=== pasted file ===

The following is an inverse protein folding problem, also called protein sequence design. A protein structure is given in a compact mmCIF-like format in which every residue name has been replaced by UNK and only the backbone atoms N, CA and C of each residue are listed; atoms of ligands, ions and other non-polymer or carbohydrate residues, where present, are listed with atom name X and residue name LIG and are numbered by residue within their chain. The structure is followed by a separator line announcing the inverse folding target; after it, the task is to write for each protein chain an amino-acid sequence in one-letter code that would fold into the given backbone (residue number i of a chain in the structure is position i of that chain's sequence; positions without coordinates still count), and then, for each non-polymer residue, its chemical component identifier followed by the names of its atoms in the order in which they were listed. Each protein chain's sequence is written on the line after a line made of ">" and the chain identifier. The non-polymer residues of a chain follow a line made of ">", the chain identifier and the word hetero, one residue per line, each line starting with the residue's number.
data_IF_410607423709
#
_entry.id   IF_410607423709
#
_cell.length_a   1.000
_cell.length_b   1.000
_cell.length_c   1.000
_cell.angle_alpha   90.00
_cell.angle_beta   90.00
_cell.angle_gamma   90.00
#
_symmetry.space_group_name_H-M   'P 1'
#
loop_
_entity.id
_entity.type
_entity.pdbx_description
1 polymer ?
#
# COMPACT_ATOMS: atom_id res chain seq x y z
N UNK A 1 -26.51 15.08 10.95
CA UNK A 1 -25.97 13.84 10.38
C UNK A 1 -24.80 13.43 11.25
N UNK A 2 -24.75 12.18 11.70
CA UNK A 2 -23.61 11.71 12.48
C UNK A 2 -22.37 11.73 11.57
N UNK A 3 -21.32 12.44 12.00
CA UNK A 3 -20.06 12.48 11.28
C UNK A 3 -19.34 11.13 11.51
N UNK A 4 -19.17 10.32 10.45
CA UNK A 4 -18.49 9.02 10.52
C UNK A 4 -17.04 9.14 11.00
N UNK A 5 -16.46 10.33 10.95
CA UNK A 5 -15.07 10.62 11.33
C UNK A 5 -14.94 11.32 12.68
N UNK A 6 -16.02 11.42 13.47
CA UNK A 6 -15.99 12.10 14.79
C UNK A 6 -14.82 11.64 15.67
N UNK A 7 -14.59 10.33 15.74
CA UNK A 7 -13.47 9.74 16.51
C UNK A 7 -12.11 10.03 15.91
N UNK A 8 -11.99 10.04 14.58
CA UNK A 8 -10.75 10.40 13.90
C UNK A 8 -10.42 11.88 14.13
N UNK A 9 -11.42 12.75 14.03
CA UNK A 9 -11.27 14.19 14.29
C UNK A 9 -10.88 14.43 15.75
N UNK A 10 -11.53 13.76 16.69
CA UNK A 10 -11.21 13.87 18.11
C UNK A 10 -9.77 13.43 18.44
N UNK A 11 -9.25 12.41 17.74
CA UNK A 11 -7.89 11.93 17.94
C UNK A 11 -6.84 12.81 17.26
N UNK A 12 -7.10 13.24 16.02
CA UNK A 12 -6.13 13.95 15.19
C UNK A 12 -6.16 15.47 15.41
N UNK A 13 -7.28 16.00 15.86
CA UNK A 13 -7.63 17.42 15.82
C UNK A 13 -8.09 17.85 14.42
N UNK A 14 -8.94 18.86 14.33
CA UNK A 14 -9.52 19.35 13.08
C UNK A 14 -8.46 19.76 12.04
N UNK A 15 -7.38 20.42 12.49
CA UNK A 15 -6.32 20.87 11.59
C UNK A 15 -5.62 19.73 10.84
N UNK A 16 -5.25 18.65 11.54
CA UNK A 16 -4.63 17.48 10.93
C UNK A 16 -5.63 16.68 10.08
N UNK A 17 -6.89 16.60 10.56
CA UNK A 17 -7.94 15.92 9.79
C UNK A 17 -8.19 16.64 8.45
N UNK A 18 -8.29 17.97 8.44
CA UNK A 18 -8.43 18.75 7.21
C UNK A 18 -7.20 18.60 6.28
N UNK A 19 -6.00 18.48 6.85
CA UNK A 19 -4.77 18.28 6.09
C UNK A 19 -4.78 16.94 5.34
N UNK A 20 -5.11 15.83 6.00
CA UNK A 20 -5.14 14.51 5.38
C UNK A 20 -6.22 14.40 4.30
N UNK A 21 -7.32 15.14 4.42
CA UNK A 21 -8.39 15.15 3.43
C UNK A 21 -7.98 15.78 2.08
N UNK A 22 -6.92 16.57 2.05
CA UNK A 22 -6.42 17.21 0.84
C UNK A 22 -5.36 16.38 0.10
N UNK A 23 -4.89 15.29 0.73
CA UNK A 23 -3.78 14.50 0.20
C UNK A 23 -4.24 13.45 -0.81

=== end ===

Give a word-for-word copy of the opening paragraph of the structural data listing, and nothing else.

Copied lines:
The following is an inverse protein folding problem, also called protein sequence design. A protein structure is given in a compact mmCIF-like format in which every residue name has been replaced by UNK and only the backbone atoms N, CA and C of each residue are listed; atoms of ligands, ions and other non-polymer or carbohydrate residues, where present, are listed with atom name X and residue name LIG and are numbered by residue within their chain. The structure is followed by a separator line announcing the inverse folding target; after it, the task is to write for each protein chain an amino-acid sequence in one-letter code that would fold into the given backbone (residue number i of a chain in the structure is position i of that chain's sequence; positions without coordinates still count), and then, for each non-polymer residue, its chemical component identifier followed by the names of its atoms in the order in which they were listed. Each protein chain's sequence is written on the line after a line made of ">" and the chain identifier. The non-polymer residues of a chain follow a line made of ">", the chain identifier and the word hetero, one residue per line, each line starting with the residue's number.